The electric-gas 2013 Chevrolet Volt’s electric-only operating range has been extended three miles to an EPA-estimated 38 miles, depending on terrain, driving techniques and temperature.
Many drivers can’t control terrain or temperature, but driving techniques must be altered, which may not be easy for many Volt owners. No, they’re “not in Kansas anymore.”
Total Volt range with the help of a small range-extending 84-horsepower gas engine is an estimated 382 miles under good conditions. The twin-overhead-camshaft engine calls for premium fuel and has a 9.3-gallon tank capacity.
The Volt’s propulsion system combines pure electric drive and the sophisticated gas engine. Its long-life battery consists of a lithium-ion battery pack that supplies energy to an electric drive unit to propel the car. The battery is covered by an eight-year/100,000-mile warranty.
When battery energy is depleted, the Volt seamlessly transitions to extended-range mode. Power is inverted from the gas engine to the electric drive unit to provide up to 344 extra miles of range.
The Volt has rapid in-town acceleration for fast moves in traffic and quick 65-75 mph passing. Chevy seems conservative with its acceleration figures. It says top speed is 100 mph. I don’t know about that, but my test Volt was still pulling strong at 80 mph.
Battery cars require a charge, and the Volt is no exception. Charging it can be done with a 120V conventional household electrical outlet or a dedicated 240V charging station. Chevy says the Volt is completely rechargeable in about four hours using a 240V outlet and 10 to 16 hours in a 120V outlet—depending on charging level and outside temperature.
Owners can be almost strangers to gas stations if they drive in a normal manner, mainly in urban areas where electric cars shine—and if they have easy access to a plug-in charging outlet.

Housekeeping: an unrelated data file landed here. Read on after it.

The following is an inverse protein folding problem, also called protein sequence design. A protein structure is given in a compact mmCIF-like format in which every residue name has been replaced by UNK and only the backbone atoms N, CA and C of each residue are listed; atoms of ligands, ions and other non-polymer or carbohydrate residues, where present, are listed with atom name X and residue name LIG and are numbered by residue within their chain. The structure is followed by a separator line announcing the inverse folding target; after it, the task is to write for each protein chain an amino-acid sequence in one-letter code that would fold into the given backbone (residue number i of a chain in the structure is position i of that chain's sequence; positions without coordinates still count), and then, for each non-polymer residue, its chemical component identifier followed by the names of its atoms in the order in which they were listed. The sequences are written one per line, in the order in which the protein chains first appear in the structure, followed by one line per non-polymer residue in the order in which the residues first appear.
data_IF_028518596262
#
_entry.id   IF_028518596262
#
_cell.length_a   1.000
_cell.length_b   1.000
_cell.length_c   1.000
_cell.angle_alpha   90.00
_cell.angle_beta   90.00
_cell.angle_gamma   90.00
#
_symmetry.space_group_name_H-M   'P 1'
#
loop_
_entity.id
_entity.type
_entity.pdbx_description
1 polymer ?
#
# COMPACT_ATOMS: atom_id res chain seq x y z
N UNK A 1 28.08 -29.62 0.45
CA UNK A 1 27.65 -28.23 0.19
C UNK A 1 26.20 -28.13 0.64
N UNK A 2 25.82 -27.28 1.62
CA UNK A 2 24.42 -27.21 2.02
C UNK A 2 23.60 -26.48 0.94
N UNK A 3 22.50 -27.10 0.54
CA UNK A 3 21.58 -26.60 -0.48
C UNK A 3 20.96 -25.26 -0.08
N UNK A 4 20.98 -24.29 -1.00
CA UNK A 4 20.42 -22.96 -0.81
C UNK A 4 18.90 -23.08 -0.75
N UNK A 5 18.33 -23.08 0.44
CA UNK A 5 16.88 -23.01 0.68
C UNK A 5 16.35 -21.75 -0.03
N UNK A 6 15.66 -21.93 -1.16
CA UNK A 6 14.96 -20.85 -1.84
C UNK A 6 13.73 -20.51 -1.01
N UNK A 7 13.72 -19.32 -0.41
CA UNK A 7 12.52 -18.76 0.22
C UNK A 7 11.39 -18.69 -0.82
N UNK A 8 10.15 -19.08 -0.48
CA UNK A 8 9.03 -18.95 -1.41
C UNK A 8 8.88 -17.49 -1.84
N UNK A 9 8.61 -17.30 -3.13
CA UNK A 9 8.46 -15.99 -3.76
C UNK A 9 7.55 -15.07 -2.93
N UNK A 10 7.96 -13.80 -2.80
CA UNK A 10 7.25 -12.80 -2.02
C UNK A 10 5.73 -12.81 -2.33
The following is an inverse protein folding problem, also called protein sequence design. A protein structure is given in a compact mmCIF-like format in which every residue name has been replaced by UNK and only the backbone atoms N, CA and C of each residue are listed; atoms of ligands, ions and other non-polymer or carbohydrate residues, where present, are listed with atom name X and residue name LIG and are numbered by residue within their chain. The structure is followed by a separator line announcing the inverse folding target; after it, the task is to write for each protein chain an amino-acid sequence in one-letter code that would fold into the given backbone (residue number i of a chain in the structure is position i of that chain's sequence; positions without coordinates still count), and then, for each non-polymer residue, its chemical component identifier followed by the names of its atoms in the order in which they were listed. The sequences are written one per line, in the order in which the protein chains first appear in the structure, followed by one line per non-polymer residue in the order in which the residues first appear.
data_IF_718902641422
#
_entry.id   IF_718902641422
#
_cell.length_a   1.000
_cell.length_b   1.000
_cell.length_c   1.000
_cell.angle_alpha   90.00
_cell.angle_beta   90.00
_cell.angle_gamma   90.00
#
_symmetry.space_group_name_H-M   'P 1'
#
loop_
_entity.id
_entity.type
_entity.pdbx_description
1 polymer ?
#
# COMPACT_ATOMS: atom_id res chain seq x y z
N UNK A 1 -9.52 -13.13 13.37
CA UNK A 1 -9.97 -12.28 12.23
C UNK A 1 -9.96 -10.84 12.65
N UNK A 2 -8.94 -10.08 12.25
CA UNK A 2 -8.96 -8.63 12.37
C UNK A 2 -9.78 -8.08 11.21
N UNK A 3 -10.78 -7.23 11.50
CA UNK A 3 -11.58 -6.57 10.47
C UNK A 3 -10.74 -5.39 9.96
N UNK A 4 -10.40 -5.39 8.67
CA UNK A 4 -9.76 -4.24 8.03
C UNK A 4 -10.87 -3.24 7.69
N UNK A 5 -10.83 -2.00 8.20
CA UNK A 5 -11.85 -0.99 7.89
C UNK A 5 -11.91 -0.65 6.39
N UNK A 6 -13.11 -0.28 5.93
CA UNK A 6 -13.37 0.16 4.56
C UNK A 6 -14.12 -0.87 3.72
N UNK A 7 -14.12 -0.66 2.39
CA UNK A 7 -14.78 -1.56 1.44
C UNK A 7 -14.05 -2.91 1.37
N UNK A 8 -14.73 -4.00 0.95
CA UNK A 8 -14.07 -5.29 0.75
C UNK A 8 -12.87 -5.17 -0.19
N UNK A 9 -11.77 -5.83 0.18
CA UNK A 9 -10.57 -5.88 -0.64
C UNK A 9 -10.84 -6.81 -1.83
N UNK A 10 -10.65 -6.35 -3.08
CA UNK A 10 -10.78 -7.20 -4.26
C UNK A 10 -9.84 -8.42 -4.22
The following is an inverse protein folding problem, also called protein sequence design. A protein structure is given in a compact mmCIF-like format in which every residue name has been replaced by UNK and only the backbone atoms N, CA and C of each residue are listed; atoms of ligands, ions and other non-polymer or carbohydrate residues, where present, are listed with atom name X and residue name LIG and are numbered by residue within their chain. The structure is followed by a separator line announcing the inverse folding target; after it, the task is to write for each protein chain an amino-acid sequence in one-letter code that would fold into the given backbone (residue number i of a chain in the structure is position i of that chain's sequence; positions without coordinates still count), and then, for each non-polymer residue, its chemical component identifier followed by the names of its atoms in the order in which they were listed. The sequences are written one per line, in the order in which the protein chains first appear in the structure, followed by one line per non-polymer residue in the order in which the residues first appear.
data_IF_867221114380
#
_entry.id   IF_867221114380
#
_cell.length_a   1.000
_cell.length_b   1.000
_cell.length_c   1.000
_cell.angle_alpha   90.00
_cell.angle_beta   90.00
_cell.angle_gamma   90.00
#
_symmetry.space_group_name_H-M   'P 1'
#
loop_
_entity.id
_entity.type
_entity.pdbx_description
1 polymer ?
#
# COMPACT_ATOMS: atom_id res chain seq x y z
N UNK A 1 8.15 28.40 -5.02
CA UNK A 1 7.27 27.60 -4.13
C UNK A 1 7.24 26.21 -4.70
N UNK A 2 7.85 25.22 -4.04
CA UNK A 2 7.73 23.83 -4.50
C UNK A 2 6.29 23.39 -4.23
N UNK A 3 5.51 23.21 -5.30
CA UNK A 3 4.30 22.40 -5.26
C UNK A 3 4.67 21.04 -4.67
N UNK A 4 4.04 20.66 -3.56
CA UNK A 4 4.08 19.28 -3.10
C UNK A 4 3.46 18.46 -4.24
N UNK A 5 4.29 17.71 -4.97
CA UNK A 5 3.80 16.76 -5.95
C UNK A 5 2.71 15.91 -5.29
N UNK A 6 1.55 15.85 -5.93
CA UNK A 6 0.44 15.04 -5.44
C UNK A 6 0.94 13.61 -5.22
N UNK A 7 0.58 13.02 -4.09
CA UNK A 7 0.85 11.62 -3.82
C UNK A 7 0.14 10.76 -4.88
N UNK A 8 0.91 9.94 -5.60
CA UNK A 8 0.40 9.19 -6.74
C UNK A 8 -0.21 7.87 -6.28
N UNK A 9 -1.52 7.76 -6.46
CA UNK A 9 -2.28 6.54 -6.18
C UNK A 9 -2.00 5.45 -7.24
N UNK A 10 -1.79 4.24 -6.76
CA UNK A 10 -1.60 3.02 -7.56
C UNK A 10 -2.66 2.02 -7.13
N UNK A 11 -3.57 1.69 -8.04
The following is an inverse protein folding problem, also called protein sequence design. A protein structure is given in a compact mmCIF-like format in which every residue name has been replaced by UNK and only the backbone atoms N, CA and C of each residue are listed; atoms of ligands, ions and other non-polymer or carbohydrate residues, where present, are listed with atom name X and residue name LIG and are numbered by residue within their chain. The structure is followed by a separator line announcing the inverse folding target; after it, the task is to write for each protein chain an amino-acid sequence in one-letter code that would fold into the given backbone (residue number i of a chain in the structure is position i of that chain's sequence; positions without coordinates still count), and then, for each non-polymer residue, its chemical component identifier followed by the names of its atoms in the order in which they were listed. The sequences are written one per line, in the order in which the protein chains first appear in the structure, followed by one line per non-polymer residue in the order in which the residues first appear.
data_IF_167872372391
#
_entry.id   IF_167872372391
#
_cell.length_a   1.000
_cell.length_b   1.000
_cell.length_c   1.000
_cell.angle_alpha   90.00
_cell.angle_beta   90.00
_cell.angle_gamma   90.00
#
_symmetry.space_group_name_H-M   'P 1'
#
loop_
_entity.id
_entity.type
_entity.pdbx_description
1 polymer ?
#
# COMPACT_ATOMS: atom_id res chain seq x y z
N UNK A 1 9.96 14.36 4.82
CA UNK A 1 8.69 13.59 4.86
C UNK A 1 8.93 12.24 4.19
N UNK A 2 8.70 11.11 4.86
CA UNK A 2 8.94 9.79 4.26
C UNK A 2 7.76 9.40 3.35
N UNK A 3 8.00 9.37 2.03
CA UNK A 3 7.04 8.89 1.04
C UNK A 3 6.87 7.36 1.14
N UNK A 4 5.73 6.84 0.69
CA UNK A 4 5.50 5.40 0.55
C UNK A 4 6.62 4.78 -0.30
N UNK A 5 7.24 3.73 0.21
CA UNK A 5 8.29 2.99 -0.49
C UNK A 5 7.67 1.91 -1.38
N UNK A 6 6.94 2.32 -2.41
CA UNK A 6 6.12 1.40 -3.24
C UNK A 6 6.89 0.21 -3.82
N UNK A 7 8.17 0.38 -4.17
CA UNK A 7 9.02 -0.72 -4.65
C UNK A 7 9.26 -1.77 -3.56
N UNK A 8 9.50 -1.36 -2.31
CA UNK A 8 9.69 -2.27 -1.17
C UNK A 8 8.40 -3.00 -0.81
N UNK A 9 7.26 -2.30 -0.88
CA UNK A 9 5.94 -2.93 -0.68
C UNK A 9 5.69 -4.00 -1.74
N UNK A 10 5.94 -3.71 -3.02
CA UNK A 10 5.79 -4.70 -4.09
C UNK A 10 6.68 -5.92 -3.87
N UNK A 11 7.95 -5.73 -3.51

I first drove a production Volt at a Chevrolet media preview in Michigan in late 2010, shortly before the car went on sale as a promising 2011 model. It has a slick fuel-saving aerodynamic design with merely a .38 drag coefficient, but also an extremely low, easily scraped front air dam.
Few outside the media gave the car a second glance when driven on public roads during the preview, but Chevy says that’s the way it wants it.
“We don’t want the Volt to stand out as a distinct ‘electric car,’ ” a Chevy spokesman said. It’s designed for use as a conventional car. And it’s a Chevy—not a Cadillac despite the price—because we make cars for a large audience and want the Volt to be available to as many folks as possible.”
I can see the logic, but only 23,461 Volts were sold in 2012—although that’s up from a dismal 7,671 units in 2011. In contrast, Chevy sold 237,758 economical compact Cruze gas-engine models in 2012.
Volt rivals include the Honda Civic Hybrid, Honda Insight, Nissan Leaf and Toyota Prius.
Volt sales have been disappointing, partly because it costs $39,145. Even a $7,500 federal tax break still means the Volt is costly for a front-drive, four-door compact hatchback with a rear console that limits seating to four adults.
New for the 2013 Volt are such items as a Hold drive mode (in addition to Normal, Sport and Mountain drive modes) to allow one to conserve battery charge for use in the most efficient manner. Also, a low-emissions package makes the Volt eligible for single-occupancy HOV-lane access in California and New York—one reason the car is especially popular in California.